Queen is a sweet 11-month-old from Tanzania. She is the youngest child in her family of eight children. Queen is very curious and charming; when she was at our medical partner’s care center, she could not stop playing with the other children. Her family is from a remote part of Western Tanzania, and her parents farm maize and beans. Queen’s mother shared that the recent weather changes made it hard for them to cultivate maize, and they are now dependent on their cultivation of beans. The low harvest also means there are not enough surplus crops to sell and earn money to support the family’s basic needs. Queen has clubfoot of both feet. Clubfoot is a condition in which the foot is twisted out of shape, which causes difficulty walking and even wearing shoes. Queen’s family was able to travel to our medical partner’s care center for assistance. On February 7th, surgeons will perform clubfoot repair surgery that will allow Queen to walk easily and wear shoes as she grows up. Our medical partner, African Mission Healthcare (AMH), is requesting $935 to fund this procedure. Queen’s mother says: “I am worried that my daughter will be so limited when she grows up. I hope she gets the treatment for her condition.”
Natalia, who is 13 years old, lives in the mountains above La Paz with her parents and two younger brothers. Natalia was born with a cardiac condition called atrial septal defect, in which a hole exists between the two upper chambers of her heart. Because of this hole, blood leaks out without passing through the chambers of her heart to gather oxygen, leaving Natalia weak and short of breath. Fortunately, Natalia's family sought care through our medical partner, Haiti Cardiac Alliance, and Natalia is now scheduled for corrective surgery on January 17th, at Hospital del Niño Dr. Ovidio Aliaga Uría. During the surgery, doctors will sew a patch over the hole in Natalia's heart, enabling her to live a healthy life. Another organization Gift of Life International has contributed $3,000 and our medical partner is seeking your help to fund the remaining $1,500 needed for this life-saving procedure. Natalia said: "I am looking forward to this surgery so that I can go to school without feeling tired."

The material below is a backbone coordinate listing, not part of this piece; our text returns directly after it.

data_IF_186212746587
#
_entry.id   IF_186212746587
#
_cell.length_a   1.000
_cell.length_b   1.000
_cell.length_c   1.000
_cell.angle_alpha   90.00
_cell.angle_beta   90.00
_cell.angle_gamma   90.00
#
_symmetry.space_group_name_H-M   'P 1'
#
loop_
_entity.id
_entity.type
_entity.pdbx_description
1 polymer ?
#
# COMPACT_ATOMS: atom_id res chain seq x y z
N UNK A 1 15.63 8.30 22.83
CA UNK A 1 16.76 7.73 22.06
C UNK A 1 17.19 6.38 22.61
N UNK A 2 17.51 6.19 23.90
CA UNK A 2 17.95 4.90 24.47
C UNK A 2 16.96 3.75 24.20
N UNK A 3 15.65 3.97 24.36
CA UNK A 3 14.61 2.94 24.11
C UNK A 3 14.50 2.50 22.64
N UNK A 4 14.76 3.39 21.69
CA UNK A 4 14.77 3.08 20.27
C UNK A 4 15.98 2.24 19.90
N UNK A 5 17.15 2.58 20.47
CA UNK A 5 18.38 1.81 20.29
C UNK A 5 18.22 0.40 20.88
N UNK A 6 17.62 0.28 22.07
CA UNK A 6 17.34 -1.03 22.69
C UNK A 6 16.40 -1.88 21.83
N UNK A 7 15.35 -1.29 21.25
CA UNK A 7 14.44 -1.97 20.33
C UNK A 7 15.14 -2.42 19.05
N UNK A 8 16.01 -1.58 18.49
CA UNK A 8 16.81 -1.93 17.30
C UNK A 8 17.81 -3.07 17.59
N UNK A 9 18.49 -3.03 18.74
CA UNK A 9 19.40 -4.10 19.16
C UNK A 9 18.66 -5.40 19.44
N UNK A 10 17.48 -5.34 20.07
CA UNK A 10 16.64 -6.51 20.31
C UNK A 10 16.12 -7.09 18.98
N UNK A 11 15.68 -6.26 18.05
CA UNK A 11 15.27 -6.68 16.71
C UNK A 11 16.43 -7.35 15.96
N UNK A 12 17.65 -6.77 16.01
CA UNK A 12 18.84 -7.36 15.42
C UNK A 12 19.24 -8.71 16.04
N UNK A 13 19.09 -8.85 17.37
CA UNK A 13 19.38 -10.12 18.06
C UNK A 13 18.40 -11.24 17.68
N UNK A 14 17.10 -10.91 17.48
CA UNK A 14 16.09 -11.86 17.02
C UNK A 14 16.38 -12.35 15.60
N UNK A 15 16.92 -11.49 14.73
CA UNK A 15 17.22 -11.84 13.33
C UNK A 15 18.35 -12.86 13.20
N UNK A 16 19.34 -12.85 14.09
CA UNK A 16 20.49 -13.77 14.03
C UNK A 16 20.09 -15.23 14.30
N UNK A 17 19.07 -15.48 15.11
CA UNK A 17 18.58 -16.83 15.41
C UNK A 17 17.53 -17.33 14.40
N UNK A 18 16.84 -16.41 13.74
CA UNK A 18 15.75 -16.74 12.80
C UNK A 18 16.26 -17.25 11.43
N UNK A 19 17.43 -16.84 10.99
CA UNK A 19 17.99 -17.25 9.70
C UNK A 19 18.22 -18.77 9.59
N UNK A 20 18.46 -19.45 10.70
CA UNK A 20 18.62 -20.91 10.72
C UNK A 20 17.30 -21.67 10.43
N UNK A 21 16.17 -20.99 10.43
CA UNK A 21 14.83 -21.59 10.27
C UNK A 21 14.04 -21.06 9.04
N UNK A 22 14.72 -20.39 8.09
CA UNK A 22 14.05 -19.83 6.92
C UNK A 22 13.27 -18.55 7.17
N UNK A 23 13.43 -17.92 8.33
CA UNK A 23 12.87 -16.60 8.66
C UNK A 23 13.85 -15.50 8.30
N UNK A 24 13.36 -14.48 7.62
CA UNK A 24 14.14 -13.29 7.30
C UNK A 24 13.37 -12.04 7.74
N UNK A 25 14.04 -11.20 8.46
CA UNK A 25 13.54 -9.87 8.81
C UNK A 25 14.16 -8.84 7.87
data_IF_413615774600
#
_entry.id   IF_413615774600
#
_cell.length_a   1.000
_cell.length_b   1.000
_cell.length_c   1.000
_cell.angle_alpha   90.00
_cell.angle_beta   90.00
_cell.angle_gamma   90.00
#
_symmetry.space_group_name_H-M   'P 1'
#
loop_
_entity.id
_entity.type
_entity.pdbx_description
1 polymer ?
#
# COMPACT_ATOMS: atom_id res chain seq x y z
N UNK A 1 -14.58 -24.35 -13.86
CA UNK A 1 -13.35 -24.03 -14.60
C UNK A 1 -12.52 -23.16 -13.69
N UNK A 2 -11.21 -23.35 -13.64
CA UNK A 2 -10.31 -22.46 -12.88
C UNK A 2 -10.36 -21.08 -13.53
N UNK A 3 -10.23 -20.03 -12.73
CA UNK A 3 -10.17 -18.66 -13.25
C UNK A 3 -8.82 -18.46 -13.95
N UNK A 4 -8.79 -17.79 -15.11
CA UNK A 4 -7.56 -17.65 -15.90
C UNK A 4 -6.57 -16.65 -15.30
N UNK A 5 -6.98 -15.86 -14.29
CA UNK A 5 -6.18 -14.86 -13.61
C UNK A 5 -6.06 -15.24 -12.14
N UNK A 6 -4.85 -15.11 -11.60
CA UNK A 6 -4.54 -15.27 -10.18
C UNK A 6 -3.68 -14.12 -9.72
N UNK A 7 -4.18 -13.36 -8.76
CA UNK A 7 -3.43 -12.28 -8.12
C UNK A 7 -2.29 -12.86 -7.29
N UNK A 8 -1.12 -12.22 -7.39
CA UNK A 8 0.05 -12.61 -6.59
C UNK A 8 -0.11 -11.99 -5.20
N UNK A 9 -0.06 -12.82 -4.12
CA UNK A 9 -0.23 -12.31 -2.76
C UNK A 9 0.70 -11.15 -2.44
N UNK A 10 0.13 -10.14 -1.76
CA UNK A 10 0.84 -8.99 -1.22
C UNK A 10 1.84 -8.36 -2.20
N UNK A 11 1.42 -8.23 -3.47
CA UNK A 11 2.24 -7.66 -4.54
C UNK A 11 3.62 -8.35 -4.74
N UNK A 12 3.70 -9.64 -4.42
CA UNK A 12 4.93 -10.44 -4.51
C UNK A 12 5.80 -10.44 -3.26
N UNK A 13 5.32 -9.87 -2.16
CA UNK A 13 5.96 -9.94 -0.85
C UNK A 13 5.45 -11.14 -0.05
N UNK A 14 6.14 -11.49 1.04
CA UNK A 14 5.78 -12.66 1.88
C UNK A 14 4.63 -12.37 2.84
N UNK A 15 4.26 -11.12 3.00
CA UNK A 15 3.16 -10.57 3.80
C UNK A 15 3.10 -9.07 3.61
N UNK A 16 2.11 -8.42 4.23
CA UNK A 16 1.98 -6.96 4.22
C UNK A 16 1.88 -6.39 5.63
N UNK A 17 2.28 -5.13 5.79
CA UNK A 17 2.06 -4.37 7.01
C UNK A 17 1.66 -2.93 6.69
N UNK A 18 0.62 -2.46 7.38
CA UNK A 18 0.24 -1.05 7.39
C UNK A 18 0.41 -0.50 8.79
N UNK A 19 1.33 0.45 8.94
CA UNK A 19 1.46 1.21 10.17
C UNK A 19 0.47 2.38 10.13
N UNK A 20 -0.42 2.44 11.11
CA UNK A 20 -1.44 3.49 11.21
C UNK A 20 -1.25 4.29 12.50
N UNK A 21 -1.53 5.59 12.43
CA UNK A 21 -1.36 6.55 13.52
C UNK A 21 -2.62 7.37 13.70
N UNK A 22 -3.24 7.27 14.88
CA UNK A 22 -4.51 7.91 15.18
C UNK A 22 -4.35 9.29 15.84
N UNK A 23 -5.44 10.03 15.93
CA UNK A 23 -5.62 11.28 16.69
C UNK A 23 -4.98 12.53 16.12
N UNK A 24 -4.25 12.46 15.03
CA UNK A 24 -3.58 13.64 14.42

Dennis is a farmer from Kenya, who is happily married and a father of two boys. Together with his wife and children they live in semi-permanent houses and are small-scale potato farmers. When they can get work, they do casual jobs in the neighborhood in order to earn a living. They are a young family who shared that life is often hard for them. They have no medical coverage nor money to fund the surgery that Dennis needs. Dennis came in on Friday after being cut with a machete. He went to the operating theatre for emergency care. Later on, Dennis was splinted and admitted into the surgical ward to help him heal. Three days later, he was seen and examined by the surgeon, who is deeply concerned about his recovery. The surgeon recommended follow-up care that is needed right away to avoid serious, permanent damage to Dennis' hand. Dennis is at risk of losing his arm if not treated immediately. Fortunately, our medical partner, African Mission Healthcare Foundation, is helping Dennis receive treatment. On December 7th, surgeons at their care center will perform surgery so that Dennis will be able to use his arm, work and provide for his young family. Now, he needs help to fund this $1,089 procedure. Dennis says, “I am my family provider who does a lot of casual jobs and farming to earn a living. I am really worried about my current state. Kindly help me so that I can be able to use hand normally as before.”